Sadly, in one respect, the US leads Canada by decades. While the US has had disability protection in some regards since basic civil rights, it was the 1990 American with Disabilities act which ensured some level of equal access (theoretically). Canada has had a parliamentary committee on a federal disability act since 1981, but still does not have a federal act in place, regardless of Prime Minister Harper’s assurance at election two yeas ago that he would pass one (nor has it been able to be introduced as a private member bill). This means that any access, discrimination or otherwise on a federal or provincial level is essentially up to people’s “good will.” Indeed British Columbia (my province) not only cut disability employment and benefits offices as cost cutting but introduced a “new” disability bill in 2002 without consultation of people with disabilities. This bill reflected the growing attitude of government that disabled were the fat in the annual budget; that with periodic reviews these people could be “put to work” or determined not disabled (One store manager in Victoria told me that she thought autistic people with IQ's in the 70's should be forced to work "somewhere, sweeping or something, put them to work"); that essentially, if they really tried, people with disabilities didn’t need assistance, just a stronger motivation to try harder. This is why the new BC act narrows what is defined as a disability, refuses to accept a higher cost of living for those with disabilities but also will not create a “permanent disability” designation. And like many other countries, those on assistance must undergo “evaluation checks” as determined by the government (that’s the lingo for: “prove you are disabled”). It is also the reason that each organization and body requires its own application for disability: an application to ride transit with a wheelchair (doctor cost to fill out: $15), an application for a parking pass (doctor cost: $15-50), federal tax exemption (doctor cost $50-$150), BC designation (travel expenses to their doctors, and cost for filling out forms $50-?), and since I live on an island, designation by BC ferries for disabled (application and interview: One person I talked to was challenged to “prove” that it was their wheelchair, in order to get a $5 discount on a ferry ticket).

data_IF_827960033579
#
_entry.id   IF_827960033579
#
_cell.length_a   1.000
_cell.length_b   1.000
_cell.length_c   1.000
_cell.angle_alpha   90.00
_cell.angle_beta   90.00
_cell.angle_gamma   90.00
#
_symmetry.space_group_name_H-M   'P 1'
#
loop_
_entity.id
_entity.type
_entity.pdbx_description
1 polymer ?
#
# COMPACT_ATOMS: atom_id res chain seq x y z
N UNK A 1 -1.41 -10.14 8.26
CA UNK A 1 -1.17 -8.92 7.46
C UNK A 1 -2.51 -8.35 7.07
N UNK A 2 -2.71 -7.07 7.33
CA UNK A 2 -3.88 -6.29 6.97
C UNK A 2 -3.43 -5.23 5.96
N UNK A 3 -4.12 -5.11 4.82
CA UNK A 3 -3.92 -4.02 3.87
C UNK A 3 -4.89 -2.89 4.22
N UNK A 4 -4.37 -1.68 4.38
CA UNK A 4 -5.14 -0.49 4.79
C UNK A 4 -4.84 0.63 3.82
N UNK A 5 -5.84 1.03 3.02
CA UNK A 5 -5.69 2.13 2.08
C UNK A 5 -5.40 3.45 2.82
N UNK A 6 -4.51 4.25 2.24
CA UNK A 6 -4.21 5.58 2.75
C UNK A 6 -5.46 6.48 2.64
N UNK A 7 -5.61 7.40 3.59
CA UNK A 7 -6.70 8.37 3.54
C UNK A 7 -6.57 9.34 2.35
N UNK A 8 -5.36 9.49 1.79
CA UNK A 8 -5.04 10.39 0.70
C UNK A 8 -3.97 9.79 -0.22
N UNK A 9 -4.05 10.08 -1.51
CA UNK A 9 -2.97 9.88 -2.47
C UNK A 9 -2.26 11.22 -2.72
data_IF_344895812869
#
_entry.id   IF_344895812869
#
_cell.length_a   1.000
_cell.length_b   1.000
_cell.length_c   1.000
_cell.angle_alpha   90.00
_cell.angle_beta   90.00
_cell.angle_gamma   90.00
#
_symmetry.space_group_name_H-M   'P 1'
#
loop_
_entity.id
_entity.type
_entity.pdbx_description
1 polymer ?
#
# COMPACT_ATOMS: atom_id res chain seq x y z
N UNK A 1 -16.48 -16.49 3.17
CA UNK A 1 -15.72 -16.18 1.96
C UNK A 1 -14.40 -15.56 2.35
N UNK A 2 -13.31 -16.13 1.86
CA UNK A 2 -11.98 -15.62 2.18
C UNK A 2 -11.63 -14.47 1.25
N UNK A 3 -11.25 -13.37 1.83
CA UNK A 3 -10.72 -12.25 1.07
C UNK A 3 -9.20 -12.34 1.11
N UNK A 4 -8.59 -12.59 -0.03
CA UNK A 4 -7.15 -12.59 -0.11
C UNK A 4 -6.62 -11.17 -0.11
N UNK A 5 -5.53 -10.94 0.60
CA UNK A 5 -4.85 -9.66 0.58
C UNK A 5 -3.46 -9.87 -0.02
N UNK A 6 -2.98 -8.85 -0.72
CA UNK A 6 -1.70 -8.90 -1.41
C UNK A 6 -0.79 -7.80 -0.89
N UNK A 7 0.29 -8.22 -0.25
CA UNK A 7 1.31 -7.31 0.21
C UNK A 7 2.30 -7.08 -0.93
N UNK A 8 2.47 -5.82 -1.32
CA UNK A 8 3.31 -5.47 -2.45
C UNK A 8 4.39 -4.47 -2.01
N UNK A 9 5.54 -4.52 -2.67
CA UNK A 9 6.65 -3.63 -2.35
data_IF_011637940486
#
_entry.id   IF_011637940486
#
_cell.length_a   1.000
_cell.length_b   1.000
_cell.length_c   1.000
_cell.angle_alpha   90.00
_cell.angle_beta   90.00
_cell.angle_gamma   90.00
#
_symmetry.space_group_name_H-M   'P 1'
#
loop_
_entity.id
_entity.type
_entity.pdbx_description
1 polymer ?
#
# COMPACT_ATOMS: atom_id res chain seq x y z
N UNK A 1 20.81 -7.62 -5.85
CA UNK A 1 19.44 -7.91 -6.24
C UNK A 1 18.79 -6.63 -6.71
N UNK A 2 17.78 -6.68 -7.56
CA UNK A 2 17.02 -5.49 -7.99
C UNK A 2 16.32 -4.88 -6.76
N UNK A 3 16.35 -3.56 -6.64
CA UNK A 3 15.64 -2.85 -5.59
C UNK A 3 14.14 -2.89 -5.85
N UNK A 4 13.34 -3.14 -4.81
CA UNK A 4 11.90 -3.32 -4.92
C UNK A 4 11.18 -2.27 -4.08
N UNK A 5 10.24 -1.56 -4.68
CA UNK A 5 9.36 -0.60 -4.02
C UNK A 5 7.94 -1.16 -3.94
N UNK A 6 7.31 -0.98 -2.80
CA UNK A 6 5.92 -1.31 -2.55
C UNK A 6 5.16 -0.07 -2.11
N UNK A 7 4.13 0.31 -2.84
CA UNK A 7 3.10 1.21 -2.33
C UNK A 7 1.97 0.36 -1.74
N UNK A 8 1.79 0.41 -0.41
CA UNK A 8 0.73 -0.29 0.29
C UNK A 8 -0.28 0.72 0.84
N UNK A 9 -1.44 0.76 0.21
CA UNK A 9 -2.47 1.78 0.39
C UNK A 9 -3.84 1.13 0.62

I know two of the people whose government job it is in BC to find the “slackers” and cut them from disability (regardless that the only way to qualify for disability payments is to have less that $3000 in assets to begin with). I have not applied as since my partner makes money, so I do not qualify. However earlier in life, during a period of temporary disability in the UK, even though I was designated as “disabled” I was awarded a monthly supplement assessed income of $0 (but I was exempt from my share of paying garbage tax). After three months I was ordered by letter to come “with two forms of picture ID” to prove to an independent doctor that I was disabled. The entire experience was one in which they dictated that some/many designated disabled people are cheats and liars and that I needed to prove I wasn’t one of them (and prove that I hadn’t sent in a different disabled person to trick them into thinking it was me). The doctor told me, “You have 10 minutes.” I asked if he had my medical records. He opened the folder. It was empty. “You asked my GP for them didn’t you?” I asked.

“You have nine minutes.” He responded.

“I have nine minutes to “prove” I am disabled because you don’t believe I am?”


“Well,” I said, “First I would like you to prove that you are a licensed GP who is qualified to evaluate me. I brought two pieces of Picture ID to verify my identity, all I ask is your Medical Certificate.”

He recoiled as if I had struck him. And was speechless for another minute (now down to 8 minutes). “I don’t have to prove anything to you.”

“Unless you can verify that you actually are a doctor, I will not disclose confidential medical information with you simply for you to decide if I am a liar.” I responded.

“I will be writing the report on you regardless” he threatened, “If you do not give me the information then I will be forced to report on your attitude and you may find your monthly supplement decreased.”

So, now I was not being evaluated on my physical need, but on my “attitude”? I was being threatened for not having the right attitude? Thankfully, half of $0 is still $0, though I clearly remember the humiliation of attending my award ceremony for a Ph.D. in one month and being summoned to a room to prove to some guy who said he was a doctor that I wasn’t a liar and cheat the next. What if my ability to feed or transport myself was on the line instead, or my ability to breath, to get medical supplies?